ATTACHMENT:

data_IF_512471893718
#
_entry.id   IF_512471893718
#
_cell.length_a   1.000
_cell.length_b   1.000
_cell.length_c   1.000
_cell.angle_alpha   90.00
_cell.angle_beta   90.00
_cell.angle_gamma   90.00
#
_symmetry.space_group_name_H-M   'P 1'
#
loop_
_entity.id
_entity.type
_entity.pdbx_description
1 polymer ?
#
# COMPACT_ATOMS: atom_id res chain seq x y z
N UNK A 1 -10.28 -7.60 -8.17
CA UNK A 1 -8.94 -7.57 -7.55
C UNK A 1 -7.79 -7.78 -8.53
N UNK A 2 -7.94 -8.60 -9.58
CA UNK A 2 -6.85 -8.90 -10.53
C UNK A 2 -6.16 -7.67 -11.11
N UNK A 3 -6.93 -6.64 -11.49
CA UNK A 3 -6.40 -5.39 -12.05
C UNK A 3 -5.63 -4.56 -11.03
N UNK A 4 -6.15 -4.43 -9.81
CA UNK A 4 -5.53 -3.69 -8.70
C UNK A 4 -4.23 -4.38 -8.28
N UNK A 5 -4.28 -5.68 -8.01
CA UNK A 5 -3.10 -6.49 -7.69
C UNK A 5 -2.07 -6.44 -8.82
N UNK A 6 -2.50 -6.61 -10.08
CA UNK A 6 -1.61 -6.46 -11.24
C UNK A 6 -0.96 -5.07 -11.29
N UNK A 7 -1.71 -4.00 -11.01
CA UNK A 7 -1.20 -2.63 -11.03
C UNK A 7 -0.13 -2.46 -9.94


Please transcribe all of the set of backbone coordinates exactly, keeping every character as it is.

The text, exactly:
data_IF_512471893718
#
_entry.id   IF_512471893718
#
_cell.length_a   1.000
_cell.length_b   1.000
_cell.length_c   1.000
_cell.angle_alpha   90.00
_cell.angle_beta   90.00
_cell.angle_gamma   90.00
#
_symmetry.space_group_name_H-M   'P 1'
#
loop_
_entity.id
_entity.type
_entity.pdbx_description
1 polymer ?
#
# COMPACT_ATOMS: atom_id res chain seq x y z
N UNK A 1 -10.28 -7.60 -8.17
CA UNK A 1 -8.94 -7.57 -7.55
C UNK A 1 -7.79 -7.78 -8.53
N UNK A 2 -7.94 -8.60 -9.58
CA UNK A 2 -6.85 -8.90 -10.53
C UNK A 2 -6.16 -7.67 -11.11
N UNK A 3 -6.93 -6.64 -11.49
CA UNK A 3 -6.40 -5.39 -12.05
C UNK A 3 -5.63 -4.56 -11.03
N UNK A 4 -6.15 -4.43 -9.81
CA UNK A 4 -5.53 -3.69 -8.70
C UNK A 4 -4.23 -4.38 -8.28
N UNK A 5 -4.28 -5.68 -8.01
CA UNK A 5 -3.10 -6.49 -7.69
C UNK A 5 -2.07 -6.44 -8.82
N UNK A 6 -2.50 -6.61 -10.08
CA UNK A 6 -1.61 -6.46 -11.24
C UNK A 6 -0.96 -5.07 -11.29
N UNK A 7 -1.71 -4.00 -11.01
CA UNK A 7 -1.20 -2.63 -11.03
C UNK A 7 -0.13 -2.46 -9.94